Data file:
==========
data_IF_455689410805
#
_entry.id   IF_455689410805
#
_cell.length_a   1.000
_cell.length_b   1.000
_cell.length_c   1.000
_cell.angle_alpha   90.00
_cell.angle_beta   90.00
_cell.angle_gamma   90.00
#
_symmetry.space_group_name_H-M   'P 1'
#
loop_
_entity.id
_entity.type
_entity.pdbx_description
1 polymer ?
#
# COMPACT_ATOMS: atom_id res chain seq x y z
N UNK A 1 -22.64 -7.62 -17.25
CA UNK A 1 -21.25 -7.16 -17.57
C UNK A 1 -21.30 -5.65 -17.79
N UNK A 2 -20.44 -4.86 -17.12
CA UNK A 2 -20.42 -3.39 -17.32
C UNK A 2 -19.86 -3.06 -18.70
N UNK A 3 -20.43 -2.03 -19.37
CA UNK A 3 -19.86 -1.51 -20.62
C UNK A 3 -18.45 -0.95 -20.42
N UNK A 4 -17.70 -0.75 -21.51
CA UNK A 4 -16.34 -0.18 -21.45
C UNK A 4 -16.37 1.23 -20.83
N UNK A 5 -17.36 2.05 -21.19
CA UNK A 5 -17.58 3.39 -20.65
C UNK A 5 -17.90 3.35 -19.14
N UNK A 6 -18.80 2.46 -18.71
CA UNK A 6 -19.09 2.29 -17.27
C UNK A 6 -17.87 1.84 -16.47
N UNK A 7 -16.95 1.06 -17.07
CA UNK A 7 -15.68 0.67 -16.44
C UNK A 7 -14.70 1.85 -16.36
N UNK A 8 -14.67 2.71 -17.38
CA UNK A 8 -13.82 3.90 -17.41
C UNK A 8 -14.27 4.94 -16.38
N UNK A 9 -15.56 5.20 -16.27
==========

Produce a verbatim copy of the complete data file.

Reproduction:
data_IF_455689410805
#
_entry.id   IF_455689410805
#
_cell.length_a   1.000
_cell.length_b   1.000
_cell.length_c   1.000
_cell.angle_alpha   90.00
_cell.angle_beta   90.00
_cell.angle_gamma   90.00
#
_symmetry.space_group_name_H-M   'P 1'
#
loop_
_entity.id
_entity.type
_entity.pdbx_description
1 polymer ?
#
# COMPACT_ATOMS: atom_id res chain seq x y z
N UNK A 1 -22.64 -7.62 -17.25
CA UNK A 1 -21.25 -7.16 -17.57
C UNK A 1 -21.30 -5.65 -17.79
N UNK A 2 -20.44 -4.86 -17.12
CA UNK A 2 -20.42 -3.39 -17.32
C UNK A 2 -19.86 -3.06 -18.70
N UNK A 3 -20.43 -2.03 -19.37
CA UNK A 3 -19.86 -1.51 -20.62
C UNK A 3 -18.45 -0.95 -20.42
N UNK A 4 -17.70 -0.75 -21.51
CA UNK A 4 -16.34 -0.18 -21.45
C UNK A 4 -16.37 1.23 -20.83
N UNK A 5 -17.36 2.05 -21.19
CA UNK A 5 -17.58 3.39 -20.65
C UNK A 5 -17.90 3.35 -19.14
N UNK A 6 -18.80 2.46 -18.71
CA UNK A 6 -19.09 2.29 -17.27
C UNK A 6 -17.87 1.84 -16.47
N UNK A 7 -16.95 1.06 -17.07
CA UNK A 7 -15.68 0.67 -16.44
C UNK A 7 -14.70 1.85 -16.36
N UNK A 8 -14.67 2.71 -17.38
CA UNK A 8 -13.82 3.90 -17.41
C UNK A 8 -14.27 4.94 -16.38
N UNK A 9 -15.56 5.20 -16.27